There a couple of other pieces on that list, a short piece on attitudes within Israel and a longer article on Hamas, both from the LRB, that I found interesting. If that term applies - the only one more obscene would be ‘useful’, since what use are we as global bystanders? It’s an eminently sufferable, privileged problem that betrays its own lack of sympathies, but I find myself continously frustrated at the stream of bitesize condemnations on social media that ignore or reject all attempts at historical or political contextualisation. Of course, how do you contextualise the killing of innocents, even their futile representations? Israel may be very much in the wrong now, but how did it get there? How can its course be altered?

I get the sense sometimes that for the left the existence of Israel as racist - even fascist - terror state is to be taken as a current fact without much thought to the internal and external pressures that brought it to such extremes. The history and continuing significances of Zionism and anti-semitism, as two diverse but mutually supporting ideologies, require understanding. It’s not just about the Holocaust and its aftermath, the overworn justification of ‘self-defence’ - Jewish settlement in Palestine was occurring during and before (less so during, especially as the British colonial government restricted immigration towards the end of the 1930s), with not dissimilar tensions and even open conflict well before 1948.

Arthur Koestler’s Thieves in the Night (the title being the description by the existing Arabs of the Jewish settlers, who arrived at their purchased land under cover of darkness to protect it from attack) and Leon Uris’ Exodus both vividly describe that period, culminating respectively in the 1938-9 Palestinian uprising and the 1948 Israeli war of independence. The former, especially, very much changed how I view the conflict; even if the story is told primarily from the Jewish perspective, its not hard to read with hindsight the mistrustful attitudes towards Palestinian Arabs. Equally, from what is reported now of Israeli treatment of the occupants of the West Bank and the Gaza Strip, there is a cold line of logic than runs through the establishment of a Jewish state in a hostile environment.

That at least seemed to be the conclusion of the late Tony Judt, whose 2003 piece offering an alternative between an “ethnically cleansed Greater Israel” and a binational state I posted earlier without comment. With the former, a situation we seem to be coming ever closer to,

"Israel could indeed remain both Jewish and at least formally democratic: but at the cost of becoming the first modern democracy to conduct full-scale ethnic cleansing as a state project, something which would condemn Israel forever to the status of an outlaw state, an international pariah."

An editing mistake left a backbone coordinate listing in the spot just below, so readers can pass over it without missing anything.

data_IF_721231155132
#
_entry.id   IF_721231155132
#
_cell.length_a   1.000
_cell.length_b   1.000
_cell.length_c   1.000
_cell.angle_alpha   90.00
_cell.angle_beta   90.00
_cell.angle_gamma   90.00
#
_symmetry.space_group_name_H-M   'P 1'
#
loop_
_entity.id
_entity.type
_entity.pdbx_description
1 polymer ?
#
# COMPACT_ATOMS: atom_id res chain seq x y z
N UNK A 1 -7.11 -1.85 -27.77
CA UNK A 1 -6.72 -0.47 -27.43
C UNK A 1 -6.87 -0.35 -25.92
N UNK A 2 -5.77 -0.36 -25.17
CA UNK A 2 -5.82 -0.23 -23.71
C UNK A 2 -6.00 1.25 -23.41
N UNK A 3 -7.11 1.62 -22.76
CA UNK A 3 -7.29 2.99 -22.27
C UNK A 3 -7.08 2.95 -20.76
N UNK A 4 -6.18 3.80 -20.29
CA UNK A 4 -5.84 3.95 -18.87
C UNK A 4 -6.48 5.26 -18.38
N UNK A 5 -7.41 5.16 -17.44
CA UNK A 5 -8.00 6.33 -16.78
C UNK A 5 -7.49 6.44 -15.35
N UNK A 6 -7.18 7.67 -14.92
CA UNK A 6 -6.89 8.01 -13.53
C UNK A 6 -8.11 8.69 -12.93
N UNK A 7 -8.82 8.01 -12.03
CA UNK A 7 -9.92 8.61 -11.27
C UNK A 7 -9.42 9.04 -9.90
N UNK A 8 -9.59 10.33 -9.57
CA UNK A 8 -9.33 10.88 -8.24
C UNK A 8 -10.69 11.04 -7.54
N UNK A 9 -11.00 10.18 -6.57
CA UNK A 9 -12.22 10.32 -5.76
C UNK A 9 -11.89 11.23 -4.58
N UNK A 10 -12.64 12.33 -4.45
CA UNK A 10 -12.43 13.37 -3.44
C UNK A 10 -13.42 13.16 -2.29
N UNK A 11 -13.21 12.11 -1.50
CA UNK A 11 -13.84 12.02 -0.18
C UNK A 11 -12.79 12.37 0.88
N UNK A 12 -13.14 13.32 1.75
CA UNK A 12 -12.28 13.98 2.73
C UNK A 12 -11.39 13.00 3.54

Outside of Israel, support is maintained only by political expediency and the logical contortions of propaganda; within Israel, however, 95% support for the war is measured in between existential concerns for security and an increasingly racist, intolerant public discourse. Not seeing a choice in their interactions with Palestinians, at least not one compatible with the continued and expanded survival of the Jewish state, Israelis seem not to comprehend how global sympathy for Palestinians can be separated from support for Hamas, for Islamic fundamentalism, from the worst possibilities of anti-Jewish hatred. In turn, after fighting against propaganda that linked the two for so long, I feel many in Europe (or Ireland, at least) are unwilling to consider the extent to which anti-semitism remains a factor in ‘anti-Zionism’.

That the Israeli state, with the support of the majority of its people and encouraged by the pressure of the most conservative in its society, are pursuing increasingly extreme policies in defence of a territorial Jewish identity, does not mean we have to condemn that goal - only that we reflect on it, having consideration for its origins and the threats against it as well as the suffering consequential on it. We had to do the same in Ireland - in a conflict which, while painful and drawn-out, thankfuly never reached the same extremes of violence - in understanding Unionism and its siege mentality, as well as its deeply rooted sectarianism, before a (far from perfect) political agreement could be made with Irish nationalists and republicans. One can blame Israeli politicians for not dealing as productively with Palestinian moderates, for worsening the situation, but again the motivation for advancing the Jewish state has to be considered. 

Lastly, the idea that the Boycott, Divestment and Sanctions (BDS) movement will allow popular global opinion to transform Israeli politics, to force change in the manner of South African apartheid, is something I’m also sceptical about on reflection. The internal political dynamics of South Africa seem so different - huge demographic pressures surrounding race, far beyond anything in Palestine; the lack of a justifying ideology similar to Zionism, or an identity as historically resonant as Jewishness; and the lack of a terrorist threat on the scale genuinely experienced in Israel - unless one were to equate the black Communist fundamentalist revolutionaries behind the ANC with Hamas, which seems unlikely. That said, there doesn’t seem to be a better option, while ‘apartheid’ appears an increasingly valid comparison, so maybe those differences won’t prevent it becoming an effective way to force change - as long as, I suppose, it is recognised what is fundamental to the conflict.

israel politics history
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Aug 02
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Acer Palmatum (Japanese Maple), National Botanic Gardens (previously)

Acer Palmatum (Japanese Maple), National Botanic Gardens (previously)

dublin photography